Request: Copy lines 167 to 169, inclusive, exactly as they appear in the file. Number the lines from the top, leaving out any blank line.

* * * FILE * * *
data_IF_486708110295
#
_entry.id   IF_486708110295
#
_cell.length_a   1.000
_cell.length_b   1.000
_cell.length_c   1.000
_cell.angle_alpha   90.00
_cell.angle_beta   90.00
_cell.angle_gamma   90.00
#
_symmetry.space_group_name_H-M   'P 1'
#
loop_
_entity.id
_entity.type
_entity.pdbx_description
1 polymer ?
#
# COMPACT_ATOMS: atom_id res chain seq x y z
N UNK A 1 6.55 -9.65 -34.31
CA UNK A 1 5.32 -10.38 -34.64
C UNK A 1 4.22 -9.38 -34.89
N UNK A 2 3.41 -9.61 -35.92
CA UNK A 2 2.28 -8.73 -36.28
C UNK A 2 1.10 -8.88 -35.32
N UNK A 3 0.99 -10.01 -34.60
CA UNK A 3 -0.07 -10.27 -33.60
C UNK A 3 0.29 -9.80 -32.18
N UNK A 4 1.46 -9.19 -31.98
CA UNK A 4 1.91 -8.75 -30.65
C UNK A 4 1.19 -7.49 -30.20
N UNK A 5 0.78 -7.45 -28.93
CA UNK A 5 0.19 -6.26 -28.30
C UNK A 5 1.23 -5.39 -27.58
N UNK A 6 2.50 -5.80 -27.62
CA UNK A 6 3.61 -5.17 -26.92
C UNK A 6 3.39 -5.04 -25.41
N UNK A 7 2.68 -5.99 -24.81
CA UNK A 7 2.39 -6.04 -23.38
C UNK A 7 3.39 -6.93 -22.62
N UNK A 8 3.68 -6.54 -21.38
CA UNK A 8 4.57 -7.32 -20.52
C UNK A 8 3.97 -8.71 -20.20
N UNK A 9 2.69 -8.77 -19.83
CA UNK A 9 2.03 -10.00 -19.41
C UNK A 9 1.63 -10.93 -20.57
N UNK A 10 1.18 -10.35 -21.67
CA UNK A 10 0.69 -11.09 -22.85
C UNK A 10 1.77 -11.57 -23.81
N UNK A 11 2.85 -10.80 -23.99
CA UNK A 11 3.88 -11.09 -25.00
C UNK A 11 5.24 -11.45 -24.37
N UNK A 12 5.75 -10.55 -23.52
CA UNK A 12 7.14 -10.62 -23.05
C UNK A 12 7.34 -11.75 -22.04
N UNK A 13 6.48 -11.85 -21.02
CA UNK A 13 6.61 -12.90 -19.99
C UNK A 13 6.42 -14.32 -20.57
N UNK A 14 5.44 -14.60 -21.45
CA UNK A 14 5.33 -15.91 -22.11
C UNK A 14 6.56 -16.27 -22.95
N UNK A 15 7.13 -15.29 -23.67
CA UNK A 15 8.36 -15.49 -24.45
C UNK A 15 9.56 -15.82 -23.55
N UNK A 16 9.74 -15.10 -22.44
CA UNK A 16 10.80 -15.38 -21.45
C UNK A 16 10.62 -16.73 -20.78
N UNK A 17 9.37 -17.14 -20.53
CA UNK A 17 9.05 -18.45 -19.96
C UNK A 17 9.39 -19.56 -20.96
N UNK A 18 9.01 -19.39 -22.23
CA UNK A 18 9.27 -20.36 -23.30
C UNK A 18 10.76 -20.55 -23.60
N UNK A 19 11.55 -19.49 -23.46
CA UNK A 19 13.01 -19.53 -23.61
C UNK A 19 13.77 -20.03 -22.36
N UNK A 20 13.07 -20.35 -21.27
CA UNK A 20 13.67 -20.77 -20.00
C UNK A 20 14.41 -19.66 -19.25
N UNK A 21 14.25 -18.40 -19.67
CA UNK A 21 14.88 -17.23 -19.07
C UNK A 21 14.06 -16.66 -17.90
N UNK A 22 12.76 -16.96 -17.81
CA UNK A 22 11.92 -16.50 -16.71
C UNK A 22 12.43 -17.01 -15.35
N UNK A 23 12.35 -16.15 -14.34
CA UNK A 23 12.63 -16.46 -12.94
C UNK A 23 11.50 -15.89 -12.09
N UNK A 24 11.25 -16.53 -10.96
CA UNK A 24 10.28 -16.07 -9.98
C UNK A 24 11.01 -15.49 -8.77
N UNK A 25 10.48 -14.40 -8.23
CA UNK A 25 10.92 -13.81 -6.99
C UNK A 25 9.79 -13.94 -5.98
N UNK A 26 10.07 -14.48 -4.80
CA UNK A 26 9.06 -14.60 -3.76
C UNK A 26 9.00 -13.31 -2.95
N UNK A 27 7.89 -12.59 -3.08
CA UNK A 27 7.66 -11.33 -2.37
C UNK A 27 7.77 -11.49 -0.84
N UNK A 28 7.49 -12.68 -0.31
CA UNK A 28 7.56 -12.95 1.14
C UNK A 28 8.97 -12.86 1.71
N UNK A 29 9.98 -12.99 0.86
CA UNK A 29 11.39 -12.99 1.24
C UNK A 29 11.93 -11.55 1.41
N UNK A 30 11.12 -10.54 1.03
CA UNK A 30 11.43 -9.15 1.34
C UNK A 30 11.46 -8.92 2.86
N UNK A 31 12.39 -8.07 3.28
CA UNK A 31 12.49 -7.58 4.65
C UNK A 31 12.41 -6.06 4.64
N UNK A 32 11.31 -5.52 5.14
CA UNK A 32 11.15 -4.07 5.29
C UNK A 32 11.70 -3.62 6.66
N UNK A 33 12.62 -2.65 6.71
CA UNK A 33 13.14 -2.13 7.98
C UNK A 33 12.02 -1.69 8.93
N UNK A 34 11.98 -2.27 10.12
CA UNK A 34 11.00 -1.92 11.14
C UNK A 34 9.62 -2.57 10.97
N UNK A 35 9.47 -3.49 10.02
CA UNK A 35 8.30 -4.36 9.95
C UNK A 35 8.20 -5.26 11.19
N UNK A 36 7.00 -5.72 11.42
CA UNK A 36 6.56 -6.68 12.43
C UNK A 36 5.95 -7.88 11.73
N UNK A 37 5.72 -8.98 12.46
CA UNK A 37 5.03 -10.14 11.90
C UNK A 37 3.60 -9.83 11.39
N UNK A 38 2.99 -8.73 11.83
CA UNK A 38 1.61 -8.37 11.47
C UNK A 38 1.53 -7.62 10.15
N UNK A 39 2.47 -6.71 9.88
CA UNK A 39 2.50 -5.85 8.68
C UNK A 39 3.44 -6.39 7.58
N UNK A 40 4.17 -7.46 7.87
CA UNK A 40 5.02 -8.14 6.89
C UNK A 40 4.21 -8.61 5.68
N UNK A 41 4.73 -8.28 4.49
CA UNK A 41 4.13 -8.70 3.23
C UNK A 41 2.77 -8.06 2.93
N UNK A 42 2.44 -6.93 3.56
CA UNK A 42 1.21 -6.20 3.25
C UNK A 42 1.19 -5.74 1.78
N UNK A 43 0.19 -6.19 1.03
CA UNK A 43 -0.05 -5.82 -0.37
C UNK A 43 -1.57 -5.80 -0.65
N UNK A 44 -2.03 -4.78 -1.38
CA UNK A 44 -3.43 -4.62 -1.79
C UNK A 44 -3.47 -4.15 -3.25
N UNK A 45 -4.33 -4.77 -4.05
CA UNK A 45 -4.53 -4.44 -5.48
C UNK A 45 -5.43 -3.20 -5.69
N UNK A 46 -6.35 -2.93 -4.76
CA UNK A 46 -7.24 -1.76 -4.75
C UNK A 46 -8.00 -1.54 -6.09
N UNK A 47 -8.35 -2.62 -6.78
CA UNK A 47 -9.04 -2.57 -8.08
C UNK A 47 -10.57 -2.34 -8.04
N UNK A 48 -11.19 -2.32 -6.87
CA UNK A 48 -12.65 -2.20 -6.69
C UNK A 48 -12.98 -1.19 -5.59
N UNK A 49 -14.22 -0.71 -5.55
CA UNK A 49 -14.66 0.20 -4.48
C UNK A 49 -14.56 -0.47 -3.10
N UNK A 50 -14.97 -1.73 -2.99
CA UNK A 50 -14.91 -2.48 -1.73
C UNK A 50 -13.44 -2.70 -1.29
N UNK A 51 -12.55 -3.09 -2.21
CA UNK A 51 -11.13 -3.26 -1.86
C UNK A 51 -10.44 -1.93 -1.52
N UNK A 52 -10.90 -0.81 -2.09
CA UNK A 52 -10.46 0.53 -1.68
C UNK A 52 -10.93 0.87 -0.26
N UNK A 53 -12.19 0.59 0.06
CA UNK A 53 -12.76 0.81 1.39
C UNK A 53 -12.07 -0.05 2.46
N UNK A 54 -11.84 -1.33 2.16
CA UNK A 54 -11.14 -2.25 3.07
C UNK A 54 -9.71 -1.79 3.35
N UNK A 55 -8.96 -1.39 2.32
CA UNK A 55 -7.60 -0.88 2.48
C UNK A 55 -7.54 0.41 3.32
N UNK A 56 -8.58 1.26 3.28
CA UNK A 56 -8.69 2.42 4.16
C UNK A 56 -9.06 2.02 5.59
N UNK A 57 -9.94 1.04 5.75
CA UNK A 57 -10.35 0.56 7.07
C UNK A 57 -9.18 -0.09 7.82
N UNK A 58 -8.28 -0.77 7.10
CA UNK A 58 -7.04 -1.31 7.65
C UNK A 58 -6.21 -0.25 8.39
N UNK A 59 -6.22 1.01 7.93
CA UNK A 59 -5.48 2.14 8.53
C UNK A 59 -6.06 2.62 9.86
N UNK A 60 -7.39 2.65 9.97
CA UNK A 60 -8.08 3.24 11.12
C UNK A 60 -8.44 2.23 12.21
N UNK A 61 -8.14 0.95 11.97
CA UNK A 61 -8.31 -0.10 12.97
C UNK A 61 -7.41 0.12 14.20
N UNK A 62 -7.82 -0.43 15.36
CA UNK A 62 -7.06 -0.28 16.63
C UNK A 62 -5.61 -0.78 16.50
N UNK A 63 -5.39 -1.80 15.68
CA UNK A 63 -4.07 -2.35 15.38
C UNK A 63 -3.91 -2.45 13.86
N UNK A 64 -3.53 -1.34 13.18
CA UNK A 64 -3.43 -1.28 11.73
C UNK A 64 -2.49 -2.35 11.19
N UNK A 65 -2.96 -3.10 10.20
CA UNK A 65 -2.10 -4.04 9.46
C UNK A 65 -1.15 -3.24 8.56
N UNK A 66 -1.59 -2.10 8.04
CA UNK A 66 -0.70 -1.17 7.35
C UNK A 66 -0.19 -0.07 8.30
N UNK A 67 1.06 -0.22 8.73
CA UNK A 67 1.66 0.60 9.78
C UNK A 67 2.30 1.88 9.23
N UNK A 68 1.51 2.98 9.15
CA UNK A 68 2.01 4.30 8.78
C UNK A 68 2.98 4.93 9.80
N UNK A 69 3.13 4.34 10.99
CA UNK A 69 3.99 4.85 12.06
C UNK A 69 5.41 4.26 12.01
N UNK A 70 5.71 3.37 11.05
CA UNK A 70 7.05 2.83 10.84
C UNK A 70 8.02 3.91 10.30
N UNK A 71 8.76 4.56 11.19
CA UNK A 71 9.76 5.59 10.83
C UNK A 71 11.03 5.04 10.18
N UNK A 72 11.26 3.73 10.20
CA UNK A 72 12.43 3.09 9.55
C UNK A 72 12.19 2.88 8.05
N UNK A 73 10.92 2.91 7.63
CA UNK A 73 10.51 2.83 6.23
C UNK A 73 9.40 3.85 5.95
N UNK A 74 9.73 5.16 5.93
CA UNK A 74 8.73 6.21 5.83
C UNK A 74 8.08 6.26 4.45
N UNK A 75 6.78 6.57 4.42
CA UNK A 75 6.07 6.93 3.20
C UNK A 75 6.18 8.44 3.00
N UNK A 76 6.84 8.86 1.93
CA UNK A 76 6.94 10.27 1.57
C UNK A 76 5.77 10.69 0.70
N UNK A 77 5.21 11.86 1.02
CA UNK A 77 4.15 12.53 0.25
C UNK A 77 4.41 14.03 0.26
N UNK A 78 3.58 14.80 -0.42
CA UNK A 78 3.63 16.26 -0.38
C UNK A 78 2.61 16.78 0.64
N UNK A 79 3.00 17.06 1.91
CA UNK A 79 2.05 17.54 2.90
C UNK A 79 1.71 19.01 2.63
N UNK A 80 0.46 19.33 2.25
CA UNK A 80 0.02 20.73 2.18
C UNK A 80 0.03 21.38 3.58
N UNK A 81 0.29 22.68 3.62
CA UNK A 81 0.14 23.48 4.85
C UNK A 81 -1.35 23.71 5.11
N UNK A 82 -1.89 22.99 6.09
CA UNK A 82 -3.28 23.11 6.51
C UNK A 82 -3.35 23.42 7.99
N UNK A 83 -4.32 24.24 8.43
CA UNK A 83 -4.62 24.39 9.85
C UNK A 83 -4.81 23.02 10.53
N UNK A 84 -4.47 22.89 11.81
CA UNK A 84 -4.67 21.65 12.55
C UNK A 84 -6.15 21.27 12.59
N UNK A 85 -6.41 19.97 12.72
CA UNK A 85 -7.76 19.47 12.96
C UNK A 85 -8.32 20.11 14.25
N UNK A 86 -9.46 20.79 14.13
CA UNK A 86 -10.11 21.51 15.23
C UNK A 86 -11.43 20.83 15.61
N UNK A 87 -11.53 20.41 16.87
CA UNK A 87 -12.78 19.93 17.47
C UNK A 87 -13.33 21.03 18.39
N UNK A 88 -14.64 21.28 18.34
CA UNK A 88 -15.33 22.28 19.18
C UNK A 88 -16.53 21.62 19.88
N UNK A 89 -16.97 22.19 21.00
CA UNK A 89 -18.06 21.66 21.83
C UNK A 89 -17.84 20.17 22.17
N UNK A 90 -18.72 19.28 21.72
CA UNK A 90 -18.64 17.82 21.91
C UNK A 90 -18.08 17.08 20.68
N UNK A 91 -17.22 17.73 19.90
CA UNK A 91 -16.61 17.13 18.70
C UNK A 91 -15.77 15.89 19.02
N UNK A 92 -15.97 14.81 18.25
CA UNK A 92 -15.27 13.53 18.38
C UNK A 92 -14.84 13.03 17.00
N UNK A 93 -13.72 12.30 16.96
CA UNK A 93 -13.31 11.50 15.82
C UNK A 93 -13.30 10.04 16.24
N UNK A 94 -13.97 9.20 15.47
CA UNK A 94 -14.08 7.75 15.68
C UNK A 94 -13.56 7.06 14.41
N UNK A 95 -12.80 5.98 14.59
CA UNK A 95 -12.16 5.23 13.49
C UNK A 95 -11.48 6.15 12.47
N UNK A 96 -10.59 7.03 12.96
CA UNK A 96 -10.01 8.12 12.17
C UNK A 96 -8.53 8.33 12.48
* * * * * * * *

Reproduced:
C UNK A 49 -14.56 -0.47 -3.10
N UNK A 50 -14.97 -1.73 -2.99
CA UNK A 50 -14.91 -2.48 -1.73